Oil prices settle lower, but snap three-week losing streak on demand hopes– Oil prices settled lower Friday, but still snapped a three-week losing streak, buoyed by hopes that a seasonal fuel demand over the summer period is poised to gather steam and dent crude stocks in the weeks ahead.

At 14:30 ET (18:30 GMT), fell 0.2% to settle at $78.45 a barrel, while fell 0.1% to $82.66 a barrel.

Oil snapped three week losing streak after OPEC+ assurances

A bulk of crude’s gains this week came as prices rebounded from four-month lows, after the Organization of Petroleum Exporting Countries and allies (OPEC+) reiterated its commitment to keeping production low to support prices. 

OPEC+ had, during its June meeting, flagged the possibility of scaling back its 2.2 million barrels per day voluntary production cuts later this year- a signal that was received negatively by the crude markets. 

The reassurance from OPEC arrived as traders digested mostly bullish forecast for global oil demand. The U.S. Energy Information Administration lifted its world oil demand estimate to 104.5 million barrels per day for next year, up from a prior forecast of 104.3 million bpd, while  OPEC maintained its outlook for strong global oil demand in 2024. In sharp contrast, however, the International Energy Agency cut its forecast for 2024 global crude demand by 100,000 barrels per day to 960,000 bpd.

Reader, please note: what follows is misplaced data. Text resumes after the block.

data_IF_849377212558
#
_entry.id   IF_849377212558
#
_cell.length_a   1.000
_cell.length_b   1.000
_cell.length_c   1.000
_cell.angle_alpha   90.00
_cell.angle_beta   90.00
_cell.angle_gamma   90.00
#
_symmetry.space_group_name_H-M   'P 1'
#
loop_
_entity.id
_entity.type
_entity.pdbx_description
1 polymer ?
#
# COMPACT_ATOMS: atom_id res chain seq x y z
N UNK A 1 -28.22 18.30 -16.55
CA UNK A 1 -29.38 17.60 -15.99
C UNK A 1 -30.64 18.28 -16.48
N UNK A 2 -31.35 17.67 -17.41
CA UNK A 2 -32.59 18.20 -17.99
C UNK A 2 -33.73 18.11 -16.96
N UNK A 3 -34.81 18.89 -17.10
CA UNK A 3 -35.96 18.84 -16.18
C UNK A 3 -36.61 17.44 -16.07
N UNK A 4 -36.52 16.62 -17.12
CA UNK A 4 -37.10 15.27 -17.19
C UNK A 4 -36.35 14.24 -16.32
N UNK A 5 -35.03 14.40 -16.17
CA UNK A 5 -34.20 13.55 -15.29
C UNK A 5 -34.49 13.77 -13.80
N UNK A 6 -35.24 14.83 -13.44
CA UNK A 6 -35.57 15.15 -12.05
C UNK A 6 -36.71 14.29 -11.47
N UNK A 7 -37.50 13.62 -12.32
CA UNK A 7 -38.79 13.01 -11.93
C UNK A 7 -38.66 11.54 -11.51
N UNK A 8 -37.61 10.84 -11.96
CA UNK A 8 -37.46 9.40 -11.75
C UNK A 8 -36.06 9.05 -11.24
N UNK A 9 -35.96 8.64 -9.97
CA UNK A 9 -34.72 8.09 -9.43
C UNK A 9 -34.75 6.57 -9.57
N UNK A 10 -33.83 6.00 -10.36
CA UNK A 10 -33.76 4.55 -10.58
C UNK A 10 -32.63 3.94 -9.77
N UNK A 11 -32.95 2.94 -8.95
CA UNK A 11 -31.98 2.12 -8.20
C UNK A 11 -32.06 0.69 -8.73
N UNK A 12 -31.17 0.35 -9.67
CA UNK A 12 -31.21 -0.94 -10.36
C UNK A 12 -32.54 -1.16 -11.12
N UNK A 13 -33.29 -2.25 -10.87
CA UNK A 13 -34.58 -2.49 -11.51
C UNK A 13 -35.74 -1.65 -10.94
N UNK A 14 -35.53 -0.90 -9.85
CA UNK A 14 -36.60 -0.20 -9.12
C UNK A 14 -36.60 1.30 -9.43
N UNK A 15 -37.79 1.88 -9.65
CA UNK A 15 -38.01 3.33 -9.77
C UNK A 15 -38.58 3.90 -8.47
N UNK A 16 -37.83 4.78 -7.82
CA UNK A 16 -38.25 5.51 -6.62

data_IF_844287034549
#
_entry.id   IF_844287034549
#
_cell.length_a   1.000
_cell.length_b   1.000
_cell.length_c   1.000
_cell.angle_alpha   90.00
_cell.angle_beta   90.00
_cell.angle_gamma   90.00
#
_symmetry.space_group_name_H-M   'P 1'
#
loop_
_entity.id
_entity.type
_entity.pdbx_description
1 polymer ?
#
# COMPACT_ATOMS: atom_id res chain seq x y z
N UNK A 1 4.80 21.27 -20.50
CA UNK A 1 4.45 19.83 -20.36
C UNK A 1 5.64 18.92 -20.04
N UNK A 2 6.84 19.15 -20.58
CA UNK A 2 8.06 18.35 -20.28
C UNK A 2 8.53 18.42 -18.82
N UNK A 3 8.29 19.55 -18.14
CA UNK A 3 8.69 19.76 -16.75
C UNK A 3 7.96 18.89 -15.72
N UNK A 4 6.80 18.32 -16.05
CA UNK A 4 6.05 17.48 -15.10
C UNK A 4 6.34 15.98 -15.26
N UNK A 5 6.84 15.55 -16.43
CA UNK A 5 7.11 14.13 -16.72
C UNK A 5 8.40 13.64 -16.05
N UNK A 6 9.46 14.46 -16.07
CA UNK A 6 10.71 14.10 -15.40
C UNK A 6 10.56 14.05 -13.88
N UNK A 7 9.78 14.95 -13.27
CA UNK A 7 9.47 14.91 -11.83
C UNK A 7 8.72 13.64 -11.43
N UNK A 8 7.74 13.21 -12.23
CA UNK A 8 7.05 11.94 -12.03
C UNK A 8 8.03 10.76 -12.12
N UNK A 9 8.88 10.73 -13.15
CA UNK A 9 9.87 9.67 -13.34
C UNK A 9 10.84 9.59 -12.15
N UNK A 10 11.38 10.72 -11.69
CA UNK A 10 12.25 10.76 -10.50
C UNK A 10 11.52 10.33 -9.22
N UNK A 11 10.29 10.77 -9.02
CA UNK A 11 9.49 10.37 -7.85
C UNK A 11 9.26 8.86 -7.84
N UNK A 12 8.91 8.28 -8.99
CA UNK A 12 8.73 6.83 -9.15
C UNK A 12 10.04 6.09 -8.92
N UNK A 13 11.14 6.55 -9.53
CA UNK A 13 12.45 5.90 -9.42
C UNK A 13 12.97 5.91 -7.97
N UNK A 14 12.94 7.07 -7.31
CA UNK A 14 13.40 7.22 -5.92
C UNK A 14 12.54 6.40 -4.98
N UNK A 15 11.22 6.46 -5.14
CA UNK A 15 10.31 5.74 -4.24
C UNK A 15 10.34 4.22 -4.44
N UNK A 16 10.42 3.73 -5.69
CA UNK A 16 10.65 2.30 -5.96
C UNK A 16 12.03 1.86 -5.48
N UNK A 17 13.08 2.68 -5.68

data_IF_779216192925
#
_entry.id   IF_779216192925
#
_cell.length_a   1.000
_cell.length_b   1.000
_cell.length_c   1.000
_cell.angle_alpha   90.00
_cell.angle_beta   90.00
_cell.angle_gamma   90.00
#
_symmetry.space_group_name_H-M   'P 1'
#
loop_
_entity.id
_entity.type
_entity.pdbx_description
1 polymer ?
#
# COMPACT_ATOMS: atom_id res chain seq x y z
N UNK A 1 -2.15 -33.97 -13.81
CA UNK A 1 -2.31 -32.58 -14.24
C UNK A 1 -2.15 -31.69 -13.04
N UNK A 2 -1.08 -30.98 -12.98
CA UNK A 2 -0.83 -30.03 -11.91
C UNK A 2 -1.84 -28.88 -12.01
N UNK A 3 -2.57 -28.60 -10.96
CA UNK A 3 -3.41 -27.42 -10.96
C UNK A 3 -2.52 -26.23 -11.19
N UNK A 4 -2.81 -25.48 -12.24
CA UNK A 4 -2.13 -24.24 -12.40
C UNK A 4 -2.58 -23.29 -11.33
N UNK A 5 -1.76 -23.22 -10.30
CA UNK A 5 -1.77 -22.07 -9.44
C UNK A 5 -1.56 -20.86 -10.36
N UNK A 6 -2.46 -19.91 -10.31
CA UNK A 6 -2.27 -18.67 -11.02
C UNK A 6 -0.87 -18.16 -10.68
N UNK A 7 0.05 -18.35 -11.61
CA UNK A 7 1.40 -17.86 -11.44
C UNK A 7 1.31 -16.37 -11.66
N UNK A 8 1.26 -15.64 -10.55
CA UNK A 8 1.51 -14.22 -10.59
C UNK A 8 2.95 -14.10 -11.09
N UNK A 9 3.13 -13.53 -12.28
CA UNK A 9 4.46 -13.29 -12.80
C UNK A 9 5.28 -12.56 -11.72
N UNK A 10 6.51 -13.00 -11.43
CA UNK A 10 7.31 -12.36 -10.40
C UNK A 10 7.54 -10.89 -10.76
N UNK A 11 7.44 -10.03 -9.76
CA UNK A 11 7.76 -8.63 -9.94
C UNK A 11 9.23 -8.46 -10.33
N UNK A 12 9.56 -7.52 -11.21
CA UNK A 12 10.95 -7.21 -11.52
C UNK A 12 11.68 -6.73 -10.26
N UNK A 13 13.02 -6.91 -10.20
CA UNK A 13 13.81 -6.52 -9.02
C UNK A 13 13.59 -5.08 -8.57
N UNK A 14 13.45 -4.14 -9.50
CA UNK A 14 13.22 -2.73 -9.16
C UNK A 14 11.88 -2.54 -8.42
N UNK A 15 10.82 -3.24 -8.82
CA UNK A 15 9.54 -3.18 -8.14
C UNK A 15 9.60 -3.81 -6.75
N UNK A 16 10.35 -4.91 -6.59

Softer U.S. Inflation data seen this week, spurring hopes for sooner rates cuts, also helped lift sentiment on oil, with many now pricing in two rate cuts for the year. 

Putin lays out peace conditions

President Vladimir Putin said on Friday, on the eve of a peace conference in Switzerland to which Russia has not been invited, that his country would cease fire and enter peace talks if Ukraine dropped its NATO ambitions and withdrew its forces from four Ukrainian regions claimed by Moscow.

These conditions are wholly at odds with the terms demanded by Ukraine, with Kyiv stating that peace can only be based on a full withdrawal of Russian forces and the restoration of its territorial integrity.

The weekend summit in Switzerland, which will be attended by representatives of more than 90 nations and organisations, is expected to shy away from territorial issues and focus instead on matters such as food security and nuclear safety in Ukraine.

(Peter Nurse, Ambar Warrick contributed to this article.)


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